Supply Chain Matters has often pointed out increasing occurrences where the impacts of supply chain strategy and initiatives contribute to either positive or not-so-positive financial media news stories influencing a company’s value to shareholders. The significance of efforts to simplify a supply chain supporting unusually large assortment of products with a corresponding complex global supply chain is indeed newsworthy.

Last Thursday, The Wall Street Journal headlined a rather positive story related to industrial manufacturer 3M Company, and its efforts to untangle “hairballs” across its global product supply chains (paid subscription or free metered view).  The 3M supply chain has responsibility to plan, produce and distribute over 65,000 products ranging from tape, solar energy panels, dental braces and dog chews.  The company has 214 plants located in 41 countries with nearly two-thirds of current sales originating outside of the U.S… With a continued challenged global economic climate and overall sales growth at just over 2.4 percent, 3M had no choice but to focus on cost control and efficiency as a continued source of profitability.

In the article the 3M corporate culture is described as risk-averse, leading to a philosophy of “make a little, sell a little”, meaning do not make hard commitments to capital and capacity until a product has proved itself to be a market winner. That philosophy drove product developers to seek out any available supplier expertise and capacity, regardless of ultimate product distribution strategy, even if certain sub-component suppliers were hundreds of miles distant from other upstream value-chain suppliers.  The result was what 3M ex-CEO described as “hairballs”, value-chains that extended across multiple suppliers in multiple geographic areas, all adding to transportation and logistics costs.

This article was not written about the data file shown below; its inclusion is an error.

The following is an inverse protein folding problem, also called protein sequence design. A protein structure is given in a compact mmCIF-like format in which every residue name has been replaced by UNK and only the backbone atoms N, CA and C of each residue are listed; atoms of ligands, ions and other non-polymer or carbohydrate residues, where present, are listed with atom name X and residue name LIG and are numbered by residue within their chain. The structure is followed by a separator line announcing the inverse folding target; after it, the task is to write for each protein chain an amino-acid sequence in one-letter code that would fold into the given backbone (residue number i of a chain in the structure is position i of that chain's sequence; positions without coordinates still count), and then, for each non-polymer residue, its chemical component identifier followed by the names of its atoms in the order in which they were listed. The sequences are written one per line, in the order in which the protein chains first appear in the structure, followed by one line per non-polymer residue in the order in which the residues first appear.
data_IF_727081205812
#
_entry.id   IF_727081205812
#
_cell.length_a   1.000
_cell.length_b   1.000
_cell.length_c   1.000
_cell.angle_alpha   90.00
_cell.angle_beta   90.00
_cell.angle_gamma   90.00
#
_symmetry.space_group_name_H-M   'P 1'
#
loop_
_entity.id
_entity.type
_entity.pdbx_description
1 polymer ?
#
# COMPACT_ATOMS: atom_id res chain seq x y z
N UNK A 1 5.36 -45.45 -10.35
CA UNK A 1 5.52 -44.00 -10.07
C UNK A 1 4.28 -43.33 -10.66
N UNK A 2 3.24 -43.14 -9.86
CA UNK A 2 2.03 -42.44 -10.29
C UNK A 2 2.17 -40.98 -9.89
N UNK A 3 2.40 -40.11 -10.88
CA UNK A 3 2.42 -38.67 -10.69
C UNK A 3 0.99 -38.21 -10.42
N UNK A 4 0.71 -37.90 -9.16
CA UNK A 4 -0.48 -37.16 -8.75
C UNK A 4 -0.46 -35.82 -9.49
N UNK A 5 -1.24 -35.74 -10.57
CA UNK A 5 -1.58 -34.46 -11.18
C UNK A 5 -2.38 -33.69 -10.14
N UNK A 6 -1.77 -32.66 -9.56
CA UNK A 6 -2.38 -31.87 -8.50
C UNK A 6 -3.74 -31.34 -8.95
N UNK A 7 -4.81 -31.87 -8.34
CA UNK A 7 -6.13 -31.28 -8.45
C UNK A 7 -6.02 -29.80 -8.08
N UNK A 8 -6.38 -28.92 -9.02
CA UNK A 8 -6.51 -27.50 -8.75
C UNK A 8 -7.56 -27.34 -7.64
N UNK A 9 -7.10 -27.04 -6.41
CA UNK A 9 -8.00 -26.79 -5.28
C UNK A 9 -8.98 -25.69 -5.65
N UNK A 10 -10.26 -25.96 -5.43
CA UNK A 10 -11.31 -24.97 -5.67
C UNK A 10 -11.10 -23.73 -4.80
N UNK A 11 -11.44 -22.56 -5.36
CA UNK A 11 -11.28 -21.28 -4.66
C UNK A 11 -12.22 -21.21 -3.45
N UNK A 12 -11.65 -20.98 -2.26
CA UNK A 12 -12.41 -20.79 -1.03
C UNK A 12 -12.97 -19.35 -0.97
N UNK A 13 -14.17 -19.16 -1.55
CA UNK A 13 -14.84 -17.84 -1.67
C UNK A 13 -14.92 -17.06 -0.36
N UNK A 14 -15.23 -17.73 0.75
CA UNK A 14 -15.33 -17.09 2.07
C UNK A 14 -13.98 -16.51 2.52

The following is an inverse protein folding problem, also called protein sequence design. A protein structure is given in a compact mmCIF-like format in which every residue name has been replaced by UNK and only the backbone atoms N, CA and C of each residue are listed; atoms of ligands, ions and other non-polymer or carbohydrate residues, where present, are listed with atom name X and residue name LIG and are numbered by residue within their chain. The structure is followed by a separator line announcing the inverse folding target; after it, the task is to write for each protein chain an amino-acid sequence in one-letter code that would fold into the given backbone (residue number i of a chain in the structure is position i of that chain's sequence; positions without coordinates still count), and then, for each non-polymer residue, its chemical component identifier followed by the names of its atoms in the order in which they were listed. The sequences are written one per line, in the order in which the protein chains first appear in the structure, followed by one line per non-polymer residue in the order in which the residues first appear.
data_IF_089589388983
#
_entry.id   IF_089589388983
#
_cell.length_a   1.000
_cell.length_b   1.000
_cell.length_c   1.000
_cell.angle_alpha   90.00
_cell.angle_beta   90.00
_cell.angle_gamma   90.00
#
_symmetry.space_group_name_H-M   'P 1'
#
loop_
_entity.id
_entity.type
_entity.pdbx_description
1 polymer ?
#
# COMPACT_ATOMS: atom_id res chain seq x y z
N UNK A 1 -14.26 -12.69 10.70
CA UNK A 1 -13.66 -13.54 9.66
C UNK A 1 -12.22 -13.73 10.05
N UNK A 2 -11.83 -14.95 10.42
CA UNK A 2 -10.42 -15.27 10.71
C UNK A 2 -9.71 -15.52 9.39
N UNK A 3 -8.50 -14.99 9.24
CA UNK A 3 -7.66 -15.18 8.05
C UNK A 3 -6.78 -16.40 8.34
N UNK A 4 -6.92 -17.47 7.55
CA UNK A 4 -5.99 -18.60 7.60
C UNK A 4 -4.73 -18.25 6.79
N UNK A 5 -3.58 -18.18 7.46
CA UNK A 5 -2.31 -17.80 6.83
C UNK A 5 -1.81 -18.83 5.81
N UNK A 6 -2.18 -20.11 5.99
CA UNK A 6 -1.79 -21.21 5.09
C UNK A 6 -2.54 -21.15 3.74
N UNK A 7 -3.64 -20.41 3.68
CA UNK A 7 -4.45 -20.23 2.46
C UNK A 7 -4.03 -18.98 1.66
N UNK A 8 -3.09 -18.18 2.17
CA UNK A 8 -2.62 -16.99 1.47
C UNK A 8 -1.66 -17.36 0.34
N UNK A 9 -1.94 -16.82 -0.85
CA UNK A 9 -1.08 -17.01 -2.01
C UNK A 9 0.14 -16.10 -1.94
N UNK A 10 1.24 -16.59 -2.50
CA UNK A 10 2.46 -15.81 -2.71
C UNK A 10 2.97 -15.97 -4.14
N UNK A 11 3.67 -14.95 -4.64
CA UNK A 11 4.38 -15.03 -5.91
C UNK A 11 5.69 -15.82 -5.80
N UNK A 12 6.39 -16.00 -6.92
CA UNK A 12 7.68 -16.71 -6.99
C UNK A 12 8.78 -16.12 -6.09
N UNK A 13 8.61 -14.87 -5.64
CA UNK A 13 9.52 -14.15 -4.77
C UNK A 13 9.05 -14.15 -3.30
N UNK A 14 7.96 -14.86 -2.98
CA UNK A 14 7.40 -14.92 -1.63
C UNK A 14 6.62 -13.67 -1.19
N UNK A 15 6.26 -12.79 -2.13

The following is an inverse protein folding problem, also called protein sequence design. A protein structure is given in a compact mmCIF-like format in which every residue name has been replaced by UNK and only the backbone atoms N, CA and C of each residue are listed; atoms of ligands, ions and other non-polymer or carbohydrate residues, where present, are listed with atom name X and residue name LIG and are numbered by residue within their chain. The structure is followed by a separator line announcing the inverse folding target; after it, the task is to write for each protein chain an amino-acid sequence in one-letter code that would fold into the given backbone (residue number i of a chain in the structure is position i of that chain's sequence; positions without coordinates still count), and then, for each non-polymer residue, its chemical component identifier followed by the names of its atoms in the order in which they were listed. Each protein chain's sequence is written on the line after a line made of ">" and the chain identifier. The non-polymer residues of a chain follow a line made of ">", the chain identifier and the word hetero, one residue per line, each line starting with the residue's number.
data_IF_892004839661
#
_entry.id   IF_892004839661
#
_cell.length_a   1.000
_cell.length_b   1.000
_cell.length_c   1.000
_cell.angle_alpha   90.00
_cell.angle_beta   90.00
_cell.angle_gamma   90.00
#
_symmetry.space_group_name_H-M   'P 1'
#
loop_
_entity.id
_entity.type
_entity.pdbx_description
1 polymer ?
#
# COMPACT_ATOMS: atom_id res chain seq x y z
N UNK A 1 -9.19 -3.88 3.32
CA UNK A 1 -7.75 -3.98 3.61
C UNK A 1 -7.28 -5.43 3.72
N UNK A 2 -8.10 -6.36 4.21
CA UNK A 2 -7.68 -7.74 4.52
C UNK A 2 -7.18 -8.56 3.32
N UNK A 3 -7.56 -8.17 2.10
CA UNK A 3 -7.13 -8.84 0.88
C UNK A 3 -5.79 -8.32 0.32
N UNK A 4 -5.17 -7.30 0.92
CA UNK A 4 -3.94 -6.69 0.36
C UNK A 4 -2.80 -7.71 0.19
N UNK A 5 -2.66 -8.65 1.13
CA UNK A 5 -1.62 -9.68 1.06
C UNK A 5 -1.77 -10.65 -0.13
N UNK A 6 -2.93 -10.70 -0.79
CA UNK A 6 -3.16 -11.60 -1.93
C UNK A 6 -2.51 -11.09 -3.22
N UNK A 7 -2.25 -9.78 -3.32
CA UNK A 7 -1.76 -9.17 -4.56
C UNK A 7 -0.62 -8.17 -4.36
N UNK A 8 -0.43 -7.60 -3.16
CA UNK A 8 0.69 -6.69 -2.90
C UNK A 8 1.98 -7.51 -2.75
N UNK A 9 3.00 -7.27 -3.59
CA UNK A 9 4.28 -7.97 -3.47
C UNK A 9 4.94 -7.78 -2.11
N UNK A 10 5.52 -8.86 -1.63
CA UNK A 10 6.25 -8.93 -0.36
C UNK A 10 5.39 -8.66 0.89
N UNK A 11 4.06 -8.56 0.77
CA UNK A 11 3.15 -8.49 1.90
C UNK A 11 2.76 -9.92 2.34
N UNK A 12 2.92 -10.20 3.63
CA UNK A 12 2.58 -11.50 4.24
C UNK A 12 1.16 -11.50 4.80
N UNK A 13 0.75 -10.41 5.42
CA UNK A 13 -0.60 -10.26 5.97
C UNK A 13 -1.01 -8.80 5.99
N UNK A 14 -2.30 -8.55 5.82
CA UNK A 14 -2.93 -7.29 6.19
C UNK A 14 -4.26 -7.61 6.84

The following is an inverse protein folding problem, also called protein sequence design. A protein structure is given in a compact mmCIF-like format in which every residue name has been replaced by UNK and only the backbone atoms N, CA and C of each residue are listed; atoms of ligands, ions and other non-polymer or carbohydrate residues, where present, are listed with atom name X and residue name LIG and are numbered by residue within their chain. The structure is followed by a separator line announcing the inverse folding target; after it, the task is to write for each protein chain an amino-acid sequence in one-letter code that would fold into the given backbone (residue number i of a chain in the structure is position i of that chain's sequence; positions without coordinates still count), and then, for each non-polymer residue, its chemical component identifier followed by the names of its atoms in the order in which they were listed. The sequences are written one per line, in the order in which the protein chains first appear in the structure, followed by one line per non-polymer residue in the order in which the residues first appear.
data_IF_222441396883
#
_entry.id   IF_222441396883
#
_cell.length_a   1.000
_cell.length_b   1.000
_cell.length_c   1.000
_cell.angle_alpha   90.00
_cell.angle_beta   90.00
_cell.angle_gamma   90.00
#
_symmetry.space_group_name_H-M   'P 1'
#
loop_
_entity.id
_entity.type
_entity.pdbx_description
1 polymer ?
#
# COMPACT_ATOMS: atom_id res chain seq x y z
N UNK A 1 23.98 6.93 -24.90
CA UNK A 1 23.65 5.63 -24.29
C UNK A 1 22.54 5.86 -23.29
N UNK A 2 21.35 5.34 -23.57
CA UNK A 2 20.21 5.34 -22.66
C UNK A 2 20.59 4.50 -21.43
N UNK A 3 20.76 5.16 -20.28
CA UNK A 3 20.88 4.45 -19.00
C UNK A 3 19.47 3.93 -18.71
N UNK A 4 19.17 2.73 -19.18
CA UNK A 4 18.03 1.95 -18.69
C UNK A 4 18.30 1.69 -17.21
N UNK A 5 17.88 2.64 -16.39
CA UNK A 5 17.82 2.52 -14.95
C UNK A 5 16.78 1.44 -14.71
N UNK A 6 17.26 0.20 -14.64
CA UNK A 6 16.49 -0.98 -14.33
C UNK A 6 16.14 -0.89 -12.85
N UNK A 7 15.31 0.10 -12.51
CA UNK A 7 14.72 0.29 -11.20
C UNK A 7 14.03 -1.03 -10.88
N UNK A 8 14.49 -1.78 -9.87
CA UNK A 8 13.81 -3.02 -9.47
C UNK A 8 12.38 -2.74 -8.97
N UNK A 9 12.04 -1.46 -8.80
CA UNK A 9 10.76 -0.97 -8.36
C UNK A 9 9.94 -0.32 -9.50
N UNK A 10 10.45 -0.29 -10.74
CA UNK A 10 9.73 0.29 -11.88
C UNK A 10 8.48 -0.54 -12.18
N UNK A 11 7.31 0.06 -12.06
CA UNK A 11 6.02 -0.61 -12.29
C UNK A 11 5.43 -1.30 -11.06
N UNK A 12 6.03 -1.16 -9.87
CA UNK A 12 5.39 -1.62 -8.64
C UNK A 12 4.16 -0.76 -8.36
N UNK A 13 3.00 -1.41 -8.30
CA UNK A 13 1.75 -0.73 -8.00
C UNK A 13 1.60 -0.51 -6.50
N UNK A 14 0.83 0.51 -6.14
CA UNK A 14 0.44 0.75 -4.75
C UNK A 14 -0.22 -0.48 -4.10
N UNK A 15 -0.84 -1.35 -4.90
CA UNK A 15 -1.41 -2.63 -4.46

Sound familiar?

3M has now embarked on a three-pronged supply chain strategy addressing simplification.  The first is to have production located closer to customers.  With two-thirds of revenue outside of the U.S. the implication is for a more international based production capability.

Second is the need for fewer, larger, more efficient “super-hubs”, plants capable of making large numbers of products. These hubs can also customize products to the needs of local markets. Ten of these hubs have been implemented with six additional planned.  Ten of the total sixteen “super hubs’ will be outside of the U.S.

The third area of focus is overall efficiency which includes reduction in cycle times from order of raw materials to delivery of finished goods.  As an example, the production of 3M brand Command Hooks was reported to be reduced from 100 days to 35, which is a considerable impact. Similarly, the cycle time for 3M’s Littmann stethoscopes will be reduced to 50 days from 165.

Between the lines, readers can discern that 3M shifted its supply chain strategy from one of total focus on efficiency and cost to that of time-to-market balanced with an overall supply chain flexibility and efficiency.

In the Gartner 2011 last listing of Top Twenty Five supply chains, 3M was listed at number 24.  Perhaps at this week’s unveiling of the 2012 listing, 3M will advance.  In any case, 3M provides another example of supply chain strategy and response that has a positive impact on business outcomes and performance.  Perhaps the next emphasis will be on a reduction of overall product portfolio.

Bob Ferrari